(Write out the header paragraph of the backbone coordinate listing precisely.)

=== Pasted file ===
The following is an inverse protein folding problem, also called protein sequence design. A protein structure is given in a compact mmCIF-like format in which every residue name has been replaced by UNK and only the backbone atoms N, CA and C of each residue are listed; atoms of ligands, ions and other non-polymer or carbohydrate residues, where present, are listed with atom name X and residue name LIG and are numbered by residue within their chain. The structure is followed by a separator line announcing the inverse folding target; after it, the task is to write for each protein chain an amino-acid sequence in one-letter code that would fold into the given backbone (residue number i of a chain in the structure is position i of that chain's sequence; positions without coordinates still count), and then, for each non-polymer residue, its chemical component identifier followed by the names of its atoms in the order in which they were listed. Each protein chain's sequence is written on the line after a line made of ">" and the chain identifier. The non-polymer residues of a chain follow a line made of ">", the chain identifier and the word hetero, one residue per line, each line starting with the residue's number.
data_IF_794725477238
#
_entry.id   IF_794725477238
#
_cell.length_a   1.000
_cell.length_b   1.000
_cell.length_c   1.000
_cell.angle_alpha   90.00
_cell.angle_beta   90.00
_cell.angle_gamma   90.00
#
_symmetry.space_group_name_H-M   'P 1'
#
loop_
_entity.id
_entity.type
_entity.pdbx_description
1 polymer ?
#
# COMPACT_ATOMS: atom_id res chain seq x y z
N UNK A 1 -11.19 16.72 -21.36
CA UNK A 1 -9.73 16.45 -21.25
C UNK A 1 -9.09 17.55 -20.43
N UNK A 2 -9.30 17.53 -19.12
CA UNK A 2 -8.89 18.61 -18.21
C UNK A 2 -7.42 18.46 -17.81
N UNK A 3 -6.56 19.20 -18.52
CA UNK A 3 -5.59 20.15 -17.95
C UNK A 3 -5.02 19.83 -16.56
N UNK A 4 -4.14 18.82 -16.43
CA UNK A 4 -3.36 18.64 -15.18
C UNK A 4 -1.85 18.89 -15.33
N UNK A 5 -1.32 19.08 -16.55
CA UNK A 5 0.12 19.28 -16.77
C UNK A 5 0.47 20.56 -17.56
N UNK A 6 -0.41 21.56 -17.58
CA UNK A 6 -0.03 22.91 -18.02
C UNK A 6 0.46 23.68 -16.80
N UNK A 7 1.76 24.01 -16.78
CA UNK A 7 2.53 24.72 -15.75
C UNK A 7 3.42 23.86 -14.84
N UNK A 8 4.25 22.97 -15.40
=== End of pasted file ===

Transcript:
The following is an inverse protein folding problem, also called protein sequence design. A protein structure is given in a compact mmCIF-like format in which every residue name has been replaced by UNK and only the backbone atoms N, CA and C of each residue are listed; atoms of ligands, ions and other non-polymer or carbohydrate residues, where present, are listed with atom name X and residue name LIG and are numbered by residue within their chain. The structure is followed by a separator line announcing the inverse folding target; after it, the task is to write for each protein chain an amino-acid sequence in one-letter code that would fold into the given backbone (residue number i of a chain in the structure is position i of that chain's sequence; positions without coordinates still count), and then, for each non-polymer residue, its chemical component identifier followed by the names of its atoms in the order in which they were listed. Each protein chain's sequence is written on the line after a line made of ">" and the chain identifier. The non-polymer residues of a chain follow a line made of ">", the chain identifier and the word hetero, one residue per line, each line starting with the residue's number.